I think there's a disconnect with the way the Christian faith is handled rather than how other faiths are handled. It would be interesting to see if Tim was of another faith, would he be mocked the same way?
EAST LANSING, Mich. — There were more than a few occasions in the days following the nightmare of the closing seconds in Indianapolis when Kirk Cousins looked deep into his faith for an explanation. He was more bewildered than depressed.
Losing is an accepted consequence of competition at the highest level, but a torturous outcome such as Michigan State's 42-39 loss against Wisconsin in the inaugural Big Ten championship game can shake anyone's confidence a little .
"I asked myself 'Why?' quite a bit," Cousins said. "Why did God let this happen? It didn't seem right. It didn't seem fair.
"Right now, His plan isn't very fun."
There are far greater injustices more deserving of religious introspection than the outcome of a football game.
But Cousins' openness and ease in discussing the importance of his faith in his daily life reflects the public role of religion in sports. It's a hot topic right now, thanks largely to Tim Tebow's recent NFL success.
Some people feel like something so private is getting thrown in their faces — the expression of faith has a proper time and place. But there's certainly nothing wrong with those who unapologetically espouse their beliefs.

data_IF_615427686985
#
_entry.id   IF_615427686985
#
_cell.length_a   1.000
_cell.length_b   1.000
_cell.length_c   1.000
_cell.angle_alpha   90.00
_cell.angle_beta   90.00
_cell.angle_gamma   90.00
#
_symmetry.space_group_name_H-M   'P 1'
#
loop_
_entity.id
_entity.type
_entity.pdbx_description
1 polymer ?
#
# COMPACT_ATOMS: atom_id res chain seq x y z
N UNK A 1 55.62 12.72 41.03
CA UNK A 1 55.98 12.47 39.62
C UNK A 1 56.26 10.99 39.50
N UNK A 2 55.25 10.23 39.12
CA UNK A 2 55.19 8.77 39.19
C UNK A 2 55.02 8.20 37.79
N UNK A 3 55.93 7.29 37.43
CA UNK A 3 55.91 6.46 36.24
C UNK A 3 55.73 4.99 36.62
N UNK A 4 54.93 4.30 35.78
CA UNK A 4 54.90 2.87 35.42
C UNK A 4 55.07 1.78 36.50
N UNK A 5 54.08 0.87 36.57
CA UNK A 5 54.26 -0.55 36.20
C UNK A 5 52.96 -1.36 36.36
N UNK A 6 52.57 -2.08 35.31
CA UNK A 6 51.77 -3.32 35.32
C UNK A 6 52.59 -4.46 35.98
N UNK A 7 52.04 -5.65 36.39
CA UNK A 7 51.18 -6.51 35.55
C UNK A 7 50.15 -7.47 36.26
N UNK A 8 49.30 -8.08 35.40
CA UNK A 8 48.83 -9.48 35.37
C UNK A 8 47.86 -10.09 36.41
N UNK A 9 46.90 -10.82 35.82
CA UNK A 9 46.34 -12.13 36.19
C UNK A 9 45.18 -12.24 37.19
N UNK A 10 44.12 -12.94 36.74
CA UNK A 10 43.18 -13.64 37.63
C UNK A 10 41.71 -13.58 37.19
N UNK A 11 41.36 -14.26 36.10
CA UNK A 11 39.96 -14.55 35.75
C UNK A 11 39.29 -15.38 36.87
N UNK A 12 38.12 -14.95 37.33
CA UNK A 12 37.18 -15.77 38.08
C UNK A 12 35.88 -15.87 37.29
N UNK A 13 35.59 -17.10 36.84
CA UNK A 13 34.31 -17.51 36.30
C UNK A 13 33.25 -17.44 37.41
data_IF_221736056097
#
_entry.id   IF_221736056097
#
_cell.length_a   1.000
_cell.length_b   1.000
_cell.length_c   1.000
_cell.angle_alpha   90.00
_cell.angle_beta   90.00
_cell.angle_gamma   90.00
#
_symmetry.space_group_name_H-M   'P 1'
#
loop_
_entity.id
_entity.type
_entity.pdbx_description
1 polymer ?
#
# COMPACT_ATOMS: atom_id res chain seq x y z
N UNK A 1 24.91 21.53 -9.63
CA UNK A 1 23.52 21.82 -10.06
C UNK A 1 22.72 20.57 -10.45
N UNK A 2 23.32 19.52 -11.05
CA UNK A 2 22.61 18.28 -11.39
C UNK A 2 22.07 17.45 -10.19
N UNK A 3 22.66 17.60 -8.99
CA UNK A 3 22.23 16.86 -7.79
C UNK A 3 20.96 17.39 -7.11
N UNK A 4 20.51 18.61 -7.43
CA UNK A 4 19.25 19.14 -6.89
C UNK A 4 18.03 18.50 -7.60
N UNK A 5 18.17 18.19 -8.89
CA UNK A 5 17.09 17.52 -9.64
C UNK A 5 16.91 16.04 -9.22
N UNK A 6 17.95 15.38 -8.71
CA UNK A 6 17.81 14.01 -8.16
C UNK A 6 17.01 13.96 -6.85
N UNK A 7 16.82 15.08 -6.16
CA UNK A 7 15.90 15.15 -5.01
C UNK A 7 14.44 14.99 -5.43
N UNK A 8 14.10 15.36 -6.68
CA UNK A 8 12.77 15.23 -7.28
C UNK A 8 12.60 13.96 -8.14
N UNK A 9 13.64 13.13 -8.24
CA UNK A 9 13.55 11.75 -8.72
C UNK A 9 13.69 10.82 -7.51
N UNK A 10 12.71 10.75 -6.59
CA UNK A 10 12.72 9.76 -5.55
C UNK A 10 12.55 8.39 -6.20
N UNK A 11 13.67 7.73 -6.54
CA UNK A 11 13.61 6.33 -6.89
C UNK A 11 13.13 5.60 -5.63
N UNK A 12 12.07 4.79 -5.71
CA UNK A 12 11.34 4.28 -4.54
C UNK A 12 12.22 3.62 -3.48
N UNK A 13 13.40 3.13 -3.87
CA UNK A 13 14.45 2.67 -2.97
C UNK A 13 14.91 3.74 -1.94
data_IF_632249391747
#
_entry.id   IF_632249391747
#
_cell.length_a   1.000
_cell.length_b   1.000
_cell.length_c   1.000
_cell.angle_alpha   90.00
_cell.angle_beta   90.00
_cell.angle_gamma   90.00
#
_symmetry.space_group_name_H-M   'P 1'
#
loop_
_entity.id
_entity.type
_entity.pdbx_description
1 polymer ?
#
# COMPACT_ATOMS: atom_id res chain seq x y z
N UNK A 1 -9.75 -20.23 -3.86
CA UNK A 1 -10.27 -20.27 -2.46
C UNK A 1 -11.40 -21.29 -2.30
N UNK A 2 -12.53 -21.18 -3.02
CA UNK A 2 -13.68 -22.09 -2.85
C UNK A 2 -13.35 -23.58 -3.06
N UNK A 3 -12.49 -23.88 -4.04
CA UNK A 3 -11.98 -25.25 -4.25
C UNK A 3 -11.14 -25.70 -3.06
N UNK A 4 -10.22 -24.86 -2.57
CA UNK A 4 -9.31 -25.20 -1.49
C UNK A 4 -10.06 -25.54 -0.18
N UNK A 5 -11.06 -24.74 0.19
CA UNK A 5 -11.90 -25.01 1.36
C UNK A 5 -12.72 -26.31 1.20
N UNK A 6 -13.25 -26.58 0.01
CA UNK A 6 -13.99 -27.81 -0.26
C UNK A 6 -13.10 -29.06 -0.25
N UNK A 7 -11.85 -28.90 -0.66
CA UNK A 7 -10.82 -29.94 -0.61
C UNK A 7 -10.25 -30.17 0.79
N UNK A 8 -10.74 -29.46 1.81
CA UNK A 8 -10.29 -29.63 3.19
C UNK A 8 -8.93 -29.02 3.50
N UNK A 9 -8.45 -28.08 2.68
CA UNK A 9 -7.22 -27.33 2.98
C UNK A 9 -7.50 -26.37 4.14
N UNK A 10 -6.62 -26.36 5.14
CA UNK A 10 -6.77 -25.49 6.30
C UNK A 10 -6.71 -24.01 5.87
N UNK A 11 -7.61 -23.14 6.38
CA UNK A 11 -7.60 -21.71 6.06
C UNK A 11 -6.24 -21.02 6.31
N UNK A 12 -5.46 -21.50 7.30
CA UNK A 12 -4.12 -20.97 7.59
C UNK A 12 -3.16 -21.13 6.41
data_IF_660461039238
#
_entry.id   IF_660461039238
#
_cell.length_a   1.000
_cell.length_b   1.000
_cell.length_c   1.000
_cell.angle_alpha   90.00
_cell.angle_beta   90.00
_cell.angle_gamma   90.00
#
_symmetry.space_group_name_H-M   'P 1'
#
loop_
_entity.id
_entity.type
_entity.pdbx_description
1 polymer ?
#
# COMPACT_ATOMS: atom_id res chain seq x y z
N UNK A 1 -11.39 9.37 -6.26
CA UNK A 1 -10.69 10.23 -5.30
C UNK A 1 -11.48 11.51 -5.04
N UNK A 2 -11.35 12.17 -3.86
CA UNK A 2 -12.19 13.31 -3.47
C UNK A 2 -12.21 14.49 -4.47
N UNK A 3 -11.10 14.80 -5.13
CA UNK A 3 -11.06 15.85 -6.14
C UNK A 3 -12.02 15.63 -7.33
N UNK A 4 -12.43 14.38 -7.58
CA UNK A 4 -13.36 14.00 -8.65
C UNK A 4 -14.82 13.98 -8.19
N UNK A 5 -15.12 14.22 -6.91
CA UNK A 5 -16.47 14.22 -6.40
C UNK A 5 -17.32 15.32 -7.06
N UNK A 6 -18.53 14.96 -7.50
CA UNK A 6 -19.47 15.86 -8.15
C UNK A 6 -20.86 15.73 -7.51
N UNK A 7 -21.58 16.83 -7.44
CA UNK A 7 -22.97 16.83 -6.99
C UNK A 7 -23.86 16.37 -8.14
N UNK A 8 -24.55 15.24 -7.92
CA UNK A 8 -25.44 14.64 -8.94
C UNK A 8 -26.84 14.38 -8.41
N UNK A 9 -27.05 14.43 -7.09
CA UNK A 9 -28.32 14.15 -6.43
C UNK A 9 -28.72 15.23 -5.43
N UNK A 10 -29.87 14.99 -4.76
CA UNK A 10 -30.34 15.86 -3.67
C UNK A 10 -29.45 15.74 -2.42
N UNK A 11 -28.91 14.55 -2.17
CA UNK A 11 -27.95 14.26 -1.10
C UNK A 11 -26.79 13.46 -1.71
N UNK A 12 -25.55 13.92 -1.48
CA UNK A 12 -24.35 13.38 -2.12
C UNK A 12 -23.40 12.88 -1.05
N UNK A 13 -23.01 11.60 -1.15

If nothing else, the more vocal marriage of football and faith might encourage frank dialogue as to why religion unsettles some when it's expressed openly. And since when is honest and thoughtful debate and discussion a bad thing?
Cousins admits that the mocking of "Tebowing" bothered him.
"It seems to be acceptable to mock Tim and the way he represents his faith," Cousins said, "but it seems to not be acceptable to mock other faiths. I think there's a disconnect with the way the Christian faith is handled rather than how other faiths are handled. It would be interesting to see if Tim was of another faith, would he be mocked the same way? I doubt that he would be. Or if it had happened, it would be frowned upon very quickly.
"(The mocking) is a little more acceptable than what I would like to see. But at the end of the day, people can do what they want. The great thing about this country is that there's a freedom of religion."
Cousins hasn't met Tebow, but he said neither would apologize for his outspoken convictions.
In some ways, Tebow has broken a barrier that might make it easier for Cousins next year should he graduate to the next level. Some NFL scouts believe Cousins, a more traditional drop-back passer, will be one of the top five quarterbacks drafted in April. That could place him as high as the middle of the second round, depending on the number of underclassman quarterbacks who declare for the draft.
But talk of religion and the NFL aside, Cousins has one final college game left.
The Spartans can bounce back from the Wisconsin loss and erase another nasty memory — last year's embarrassing 49-7 bowl loss to Alabama.
"We were too content coming into that game," Cousins said. "We thought we had already accomplished something winning the Big Ten title. And they came into it discontented because they were defending national champions and they weren't playing in the bowl game they wanted. Well now we're the ones that are discontented, and we'll have to make that work to our advantage."